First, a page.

Frank adds that because smells don’t have to be identified as part of the Sniff Magnitude Test, the test can be used on adults as well as children (who may be too young to link a smell with a name) and people representing international cultures (who are unfamiliar with some common odors in the U.S.). “What’s also unique about this test is that it does not require a good memory, which is an issue in testing people with Alzheimer’s or some other dementia-related disease,?Frank says. “For instance, other tests ask, ‘Does this smell like garlic??or, ‘Does this smell like tar, or roses??Once there’s a problem with memory, this kind of test would be difficult.?
So what does it mean if a child, or someone unlikely to have an age-related disease, flunks the sniff test? “If they fail our test, that’s a pretty good indication that there’s something wrong with their sense of smell. Maybe there’s an obstruction ?a deviated septum or polyps,?Frank says. “Perhaps the olfactory nerve has been damaged due to a head injury or a viral infection.?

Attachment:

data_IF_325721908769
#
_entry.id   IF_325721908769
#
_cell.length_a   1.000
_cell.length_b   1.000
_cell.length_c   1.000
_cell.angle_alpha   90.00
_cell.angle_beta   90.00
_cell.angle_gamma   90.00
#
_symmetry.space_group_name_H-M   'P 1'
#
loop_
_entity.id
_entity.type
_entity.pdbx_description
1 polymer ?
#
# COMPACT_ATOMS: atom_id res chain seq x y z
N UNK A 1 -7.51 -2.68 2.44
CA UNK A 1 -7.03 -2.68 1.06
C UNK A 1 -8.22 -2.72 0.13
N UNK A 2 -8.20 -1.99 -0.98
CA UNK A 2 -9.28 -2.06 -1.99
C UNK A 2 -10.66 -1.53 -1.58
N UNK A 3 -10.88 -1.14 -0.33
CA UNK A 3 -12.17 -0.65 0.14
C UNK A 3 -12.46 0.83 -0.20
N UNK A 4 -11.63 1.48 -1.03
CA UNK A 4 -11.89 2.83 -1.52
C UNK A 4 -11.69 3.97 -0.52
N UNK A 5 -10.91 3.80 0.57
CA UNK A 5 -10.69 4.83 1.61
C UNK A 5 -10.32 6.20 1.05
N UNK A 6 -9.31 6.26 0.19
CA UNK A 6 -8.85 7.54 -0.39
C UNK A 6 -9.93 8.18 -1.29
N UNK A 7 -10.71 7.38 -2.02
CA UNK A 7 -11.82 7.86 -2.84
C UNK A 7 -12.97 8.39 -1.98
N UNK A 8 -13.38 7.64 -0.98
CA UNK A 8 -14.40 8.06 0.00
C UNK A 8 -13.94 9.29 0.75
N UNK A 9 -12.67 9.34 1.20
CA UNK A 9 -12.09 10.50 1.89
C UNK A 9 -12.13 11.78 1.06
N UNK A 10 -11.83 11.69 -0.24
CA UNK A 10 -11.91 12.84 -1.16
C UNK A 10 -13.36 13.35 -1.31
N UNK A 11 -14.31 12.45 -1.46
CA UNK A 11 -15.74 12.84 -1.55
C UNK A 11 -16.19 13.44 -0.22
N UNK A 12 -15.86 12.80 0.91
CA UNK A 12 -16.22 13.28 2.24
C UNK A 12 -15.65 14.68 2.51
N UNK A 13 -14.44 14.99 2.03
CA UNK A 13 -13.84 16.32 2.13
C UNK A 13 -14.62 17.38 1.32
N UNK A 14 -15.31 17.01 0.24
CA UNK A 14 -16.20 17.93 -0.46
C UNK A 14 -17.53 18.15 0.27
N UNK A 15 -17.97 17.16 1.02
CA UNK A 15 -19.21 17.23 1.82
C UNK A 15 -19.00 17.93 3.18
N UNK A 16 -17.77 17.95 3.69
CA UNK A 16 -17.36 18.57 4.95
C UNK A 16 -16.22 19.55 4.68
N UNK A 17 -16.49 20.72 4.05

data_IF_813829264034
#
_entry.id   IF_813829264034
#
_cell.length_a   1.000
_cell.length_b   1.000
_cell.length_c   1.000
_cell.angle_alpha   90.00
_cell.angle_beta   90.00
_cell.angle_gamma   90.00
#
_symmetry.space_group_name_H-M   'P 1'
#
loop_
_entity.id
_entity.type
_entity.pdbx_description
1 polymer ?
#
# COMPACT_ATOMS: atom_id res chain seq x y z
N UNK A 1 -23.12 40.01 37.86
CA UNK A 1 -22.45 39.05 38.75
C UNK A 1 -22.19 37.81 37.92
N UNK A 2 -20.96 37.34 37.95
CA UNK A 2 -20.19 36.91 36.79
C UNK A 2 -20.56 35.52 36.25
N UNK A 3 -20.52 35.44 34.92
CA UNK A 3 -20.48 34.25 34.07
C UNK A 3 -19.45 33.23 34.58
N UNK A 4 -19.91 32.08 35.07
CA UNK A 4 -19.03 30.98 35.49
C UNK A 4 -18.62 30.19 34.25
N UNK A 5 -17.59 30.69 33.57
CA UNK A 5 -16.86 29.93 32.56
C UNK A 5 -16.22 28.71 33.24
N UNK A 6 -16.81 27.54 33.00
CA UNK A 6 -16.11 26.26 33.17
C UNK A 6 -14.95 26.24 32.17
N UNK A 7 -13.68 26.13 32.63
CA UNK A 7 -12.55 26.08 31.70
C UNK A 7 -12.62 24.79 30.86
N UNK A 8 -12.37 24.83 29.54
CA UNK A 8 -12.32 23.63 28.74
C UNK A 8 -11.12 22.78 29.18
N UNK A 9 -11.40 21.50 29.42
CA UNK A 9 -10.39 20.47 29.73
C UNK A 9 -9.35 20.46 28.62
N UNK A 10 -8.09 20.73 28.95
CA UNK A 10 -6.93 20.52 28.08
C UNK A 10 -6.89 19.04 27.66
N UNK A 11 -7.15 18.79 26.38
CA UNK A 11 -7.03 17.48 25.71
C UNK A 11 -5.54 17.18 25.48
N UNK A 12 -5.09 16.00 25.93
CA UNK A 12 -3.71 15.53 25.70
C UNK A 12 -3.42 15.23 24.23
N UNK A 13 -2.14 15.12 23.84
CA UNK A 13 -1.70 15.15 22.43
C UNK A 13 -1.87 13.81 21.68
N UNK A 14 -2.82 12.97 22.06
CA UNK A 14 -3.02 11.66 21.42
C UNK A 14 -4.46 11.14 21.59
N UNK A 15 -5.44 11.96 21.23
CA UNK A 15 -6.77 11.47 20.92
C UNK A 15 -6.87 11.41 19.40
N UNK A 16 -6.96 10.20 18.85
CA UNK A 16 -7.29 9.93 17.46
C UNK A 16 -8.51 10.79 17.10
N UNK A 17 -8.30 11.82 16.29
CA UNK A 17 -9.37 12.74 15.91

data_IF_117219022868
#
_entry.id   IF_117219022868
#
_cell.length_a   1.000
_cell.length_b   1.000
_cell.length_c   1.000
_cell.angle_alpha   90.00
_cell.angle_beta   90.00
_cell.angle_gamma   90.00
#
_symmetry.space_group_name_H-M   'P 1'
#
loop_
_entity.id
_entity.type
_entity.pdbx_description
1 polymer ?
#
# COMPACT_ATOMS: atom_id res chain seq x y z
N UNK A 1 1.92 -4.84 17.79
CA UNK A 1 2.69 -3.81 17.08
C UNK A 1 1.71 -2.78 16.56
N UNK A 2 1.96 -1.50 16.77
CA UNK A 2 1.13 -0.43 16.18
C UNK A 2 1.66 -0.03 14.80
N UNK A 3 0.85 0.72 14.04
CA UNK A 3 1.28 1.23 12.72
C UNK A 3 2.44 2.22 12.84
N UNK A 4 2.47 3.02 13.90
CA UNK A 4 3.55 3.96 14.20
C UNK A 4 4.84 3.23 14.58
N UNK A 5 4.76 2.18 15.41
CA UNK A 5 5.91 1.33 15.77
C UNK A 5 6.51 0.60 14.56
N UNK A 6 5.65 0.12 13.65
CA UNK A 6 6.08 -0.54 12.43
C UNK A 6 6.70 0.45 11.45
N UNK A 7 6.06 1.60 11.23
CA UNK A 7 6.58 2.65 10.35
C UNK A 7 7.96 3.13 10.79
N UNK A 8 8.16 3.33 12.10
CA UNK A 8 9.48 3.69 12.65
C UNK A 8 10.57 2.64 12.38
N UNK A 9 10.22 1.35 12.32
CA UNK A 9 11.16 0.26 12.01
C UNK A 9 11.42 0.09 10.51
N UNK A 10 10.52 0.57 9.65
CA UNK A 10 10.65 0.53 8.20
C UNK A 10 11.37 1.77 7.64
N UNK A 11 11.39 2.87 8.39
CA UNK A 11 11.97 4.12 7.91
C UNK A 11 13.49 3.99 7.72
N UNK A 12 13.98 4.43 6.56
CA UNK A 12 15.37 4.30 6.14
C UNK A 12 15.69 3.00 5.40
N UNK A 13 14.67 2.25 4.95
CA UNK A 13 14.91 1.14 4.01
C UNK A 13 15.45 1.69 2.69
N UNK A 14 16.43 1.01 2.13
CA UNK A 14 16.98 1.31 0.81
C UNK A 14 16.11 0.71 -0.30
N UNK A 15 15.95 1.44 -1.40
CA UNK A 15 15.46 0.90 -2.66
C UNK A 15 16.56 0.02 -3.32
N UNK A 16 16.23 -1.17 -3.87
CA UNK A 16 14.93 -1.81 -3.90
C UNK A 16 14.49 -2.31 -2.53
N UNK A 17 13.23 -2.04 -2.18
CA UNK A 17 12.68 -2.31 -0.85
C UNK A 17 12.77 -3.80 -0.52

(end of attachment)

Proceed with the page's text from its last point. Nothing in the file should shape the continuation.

For those who are proud of their keen sense of smell, this is not a test to tickle their senses. Because the really nasty smells worked best for the Sniff Magnitude Test, Frank says the test subjects get a whiff of three odors: a blend of ripe cheese and rancid meat, a fragrance that combines a burning smell with a skunk-like smell, and amyl acetate, which smells like banana. “You have to get people to really suppress the sniff and that’s why the bad odors work so well,?explains Frank. “To a certain extent, we put the banana smell in there to give them a little break.?
Frank adds that his current research is exploring the patterns of loss of smell that could be an indicator of Alzheimer’s. He says the Sniff Magnitude Test is also getting a look by researchers at the Rush University Medical Center in Chicago as part of a major epidemiological study on aging, Alzheimer’s disease and sense
Source:University of Cincinnati